Prepared by the Canadian IPY Data Management Subcommittee
Submitted to the ADM Committee on IPY and the Canadian IPY National Committee
The International Polar Year (IPY) 2007-2008 is an intense, interdisciplinary, internationally coordinated campaign of research and observations that will deepen understanding of polar processes and their global linkages. This is producing large and diverse volumes of research data and information that must be effectively managed to ensure the greatest benefit to humanity for generations to come.
Members of IPY projects that have been endorsed by the International Joint Committee for IPY have agreed to abide by the International IPY Data Policy . The Canadian IPY 2007-2008 Data Policy aims to expand upon the policy objectives of the International IPY Data Policy by providing more explicit guidance in the Canadian context. As well, the Canadian IPY 2007-2008 Data Policy provides a framework for data generated through Canadian IPY research to be handled in a consistent manner.
This policy is intended to be compatible with the data principles of the sponsoring bodies: International Council for Science (ICSU) and the World Meteorological Organisation (WMO). This policy is consistent with relevant Canadian Federal policies including the “Policy on the Management of Government Information”
The Canadian IPY 2007-2008 Data Policy applies to all Canadian IPY projects funded through the Government of Canada Program for IPY and compliance with the policy is a condition of funding.
In order to be considered as officially part of the IPY program, each Project must be consistent with the Canadian IPY 2007-2008 Data Policy, including submission of metadata and data according to an agreed timetable, and must include a data management plan.
The Government of Canada Program for IPY is the author of the Canadian IPY 2007-2008 Data Policy. Questions about the Policy and its implementation should be directed to the Data Management Coordinator of the IPY Federal Program Office.
The purpose of the Canadian IPY Data Policy is to ensure that data and information generated by Canadian IPY research is managed responsibly. The Framework for the International Polar Year 2007-2008 produced by the ICSU IPY 2007-2008 Planning Group notes: “The overarching objective of IPY 2007-2008 data management is to ensure the security, accessibility and free exchange of relevant data that both support current research and leave a lasting legacy.” (ICSU 2004a, p.19). The Canadian IPY Data Policy provides guidance for IPY project investigators to meet this data management objective. In support of the general objectives of IPY this data policy:
IPY data are those data, relevant data products, and physical samples generated during the IPY timeframe by the specific projects endorsed by the ICSU/WMO Joint Committee as IPY projects. This policy applies specifically to those data and in particular to those data generated by IPY projects in Canada or funded through Canadian sources. It should be recognized, however, that IPY researchers may/will use IPY-related data from outside sources, such as from existing operational data streams and historical sources. These data are outside of the jurisdiction of this policy, but the principles of preservation, access and exchange are encouraged to be applied in those cases.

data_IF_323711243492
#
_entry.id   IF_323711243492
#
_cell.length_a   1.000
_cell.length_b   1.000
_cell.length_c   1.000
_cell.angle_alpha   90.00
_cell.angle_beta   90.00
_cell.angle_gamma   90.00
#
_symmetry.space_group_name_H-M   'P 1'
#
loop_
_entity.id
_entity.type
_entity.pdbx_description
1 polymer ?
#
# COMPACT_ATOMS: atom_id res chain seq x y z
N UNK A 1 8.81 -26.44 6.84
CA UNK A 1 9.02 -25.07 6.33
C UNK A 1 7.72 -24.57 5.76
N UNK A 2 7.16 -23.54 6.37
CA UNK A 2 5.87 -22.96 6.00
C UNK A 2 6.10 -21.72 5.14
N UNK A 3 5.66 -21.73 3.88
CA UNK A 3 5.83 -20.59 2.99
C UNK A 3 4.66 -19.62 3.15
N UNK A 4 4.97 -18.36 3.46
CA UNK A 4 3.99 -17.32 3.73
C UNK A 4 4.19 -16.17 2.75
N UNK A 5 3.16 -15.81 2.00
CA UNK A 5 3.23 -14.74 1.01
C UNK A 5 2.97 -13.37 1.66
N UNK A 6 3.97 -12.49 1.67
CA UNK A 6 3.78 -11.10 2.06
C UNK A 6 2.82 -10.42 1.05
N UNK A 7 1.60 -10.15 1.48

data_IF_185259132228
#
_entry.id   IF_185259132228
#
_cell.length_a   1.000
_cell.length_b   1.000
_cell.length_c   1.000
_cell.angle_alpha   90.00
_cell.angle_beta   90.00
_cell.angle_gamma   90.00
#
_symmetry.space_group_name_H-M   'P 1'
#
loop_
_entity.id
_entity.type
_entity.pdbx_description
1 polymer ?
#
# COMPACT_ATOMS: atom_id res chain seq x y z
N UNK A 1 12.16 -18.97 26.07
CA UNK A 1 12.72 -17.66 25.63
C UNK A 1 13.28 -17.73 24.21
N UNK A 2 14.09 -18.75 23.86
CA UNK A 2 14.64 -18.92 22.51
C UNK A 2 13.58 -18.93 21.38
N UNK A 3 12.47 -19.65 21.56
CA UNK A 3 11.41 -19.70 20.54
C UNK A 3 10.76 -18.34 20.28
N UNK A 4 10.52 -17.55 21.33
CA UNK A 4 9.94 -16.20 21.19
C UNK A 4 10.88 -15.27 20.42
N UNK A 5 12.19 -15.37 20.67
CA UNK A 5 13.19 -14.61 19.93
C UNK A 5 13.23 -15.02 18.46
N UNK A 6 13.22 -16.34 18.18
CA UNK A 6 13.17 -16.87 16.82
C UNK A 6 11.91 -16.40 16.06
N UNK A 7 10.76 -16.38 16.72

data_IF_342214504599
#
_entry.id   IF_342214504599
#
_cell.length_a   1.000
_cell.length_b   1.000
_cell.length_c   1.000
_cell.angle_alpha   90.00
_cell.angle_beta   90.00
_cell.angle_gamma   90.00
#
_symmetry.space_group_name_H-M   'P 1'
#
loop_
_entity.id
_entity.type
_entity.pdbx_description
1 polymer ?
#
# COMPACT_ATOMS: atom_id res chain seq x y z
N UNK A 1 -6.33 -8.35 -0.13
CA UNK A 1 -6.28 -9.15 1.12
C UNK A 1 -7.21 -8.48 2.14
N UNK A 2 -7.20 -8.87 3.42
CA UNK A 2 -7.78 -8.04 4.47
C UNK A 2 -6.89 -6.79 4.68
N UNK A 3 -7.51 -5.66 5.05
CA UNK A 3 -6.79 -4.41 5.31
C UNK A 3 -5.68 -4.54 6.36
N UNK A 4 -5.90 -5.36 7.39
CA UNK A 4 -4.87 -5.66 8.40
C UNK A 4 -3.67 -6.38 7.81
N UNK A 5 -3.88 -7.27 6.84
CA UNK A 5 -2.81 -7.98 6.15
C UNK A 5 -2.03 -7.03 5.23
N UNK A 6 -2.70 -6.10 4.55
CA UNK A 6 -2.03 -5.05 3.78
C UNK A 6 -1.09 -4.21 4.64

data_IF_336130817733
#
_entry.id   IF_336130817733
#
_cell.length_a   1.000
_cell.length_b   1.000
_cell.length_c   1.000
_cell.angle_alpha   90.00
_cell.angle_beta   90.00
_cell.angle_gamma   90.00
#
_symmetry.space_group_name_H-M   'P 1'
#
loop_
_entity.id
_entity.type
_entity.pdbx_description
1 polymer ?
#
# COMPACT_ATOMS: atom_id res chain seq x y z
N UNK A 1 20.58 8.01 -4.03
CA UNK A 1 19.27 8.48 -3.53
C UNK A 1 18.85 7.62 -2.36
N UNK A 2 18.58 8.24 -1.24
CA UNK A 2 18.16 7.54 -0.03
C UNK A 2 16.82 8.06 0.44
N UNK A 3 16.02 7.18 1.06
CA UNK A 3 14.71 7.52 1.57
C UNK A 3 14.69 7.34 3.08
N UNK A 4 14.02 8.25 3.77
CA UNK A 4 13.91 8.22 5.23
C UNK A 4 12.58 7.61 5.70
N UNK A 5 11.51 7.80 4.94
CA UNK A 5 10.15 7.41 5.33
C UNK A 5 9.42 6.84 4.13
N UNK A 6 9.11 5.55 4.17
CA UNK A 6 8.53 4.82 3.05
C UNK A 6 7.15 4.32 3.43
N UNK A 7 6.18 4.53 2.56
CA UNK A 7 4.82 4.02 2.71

In accordance with
and in order to maximize the benefit of data gathered under the auspices of the IPY, the Government of Canada Program for IPY and the Canadian IPY National Committee require that IPY data, including operational data delivered in real time, are made available fully, freely, openly, and on the shortest feasible timescale. The timescale of availability would be negotiated by the IPY Federal Program Office on a case by case basis.
The only exceptions to this policy of full, free, and open access are:
ICSU (2004b) defines “Full and open access” as equitable, non-discriminatory access to all data preferably free of cost, although some reasonable cost-recovery for distribution of the data is acceptable. WMO Resolution 40 uses the term “Free and unrestricted” and defines this as non-discriminatory and without charge. “Without charge”, in the context of this resolution, means a charge that is no more than the cost of reproduction and delivery and without charge for the data and products themselves.
Metadata are essential to the discovery, access, and effective use of data. All IPY data must be accompanied by a full set of metadata that completely document and describe the data. In accordance with the ISO standard Reference Model for an Open Archival Information System (OAIS) (CCSDS 2002), complete metadata may be defined as all the information necessary for data to be independently understood by users and to ensure proper stewardship of the data.
Regardless of any data access restrictions or delays in delivery of the data itself, all IPY projects funded by the Government of Canada Program for IPY must promptly provide basic descriptive metadata of collected data in an internationally recognized, standard format to an approved catalogue or registry (to be provided by the IPY Federal Program Office).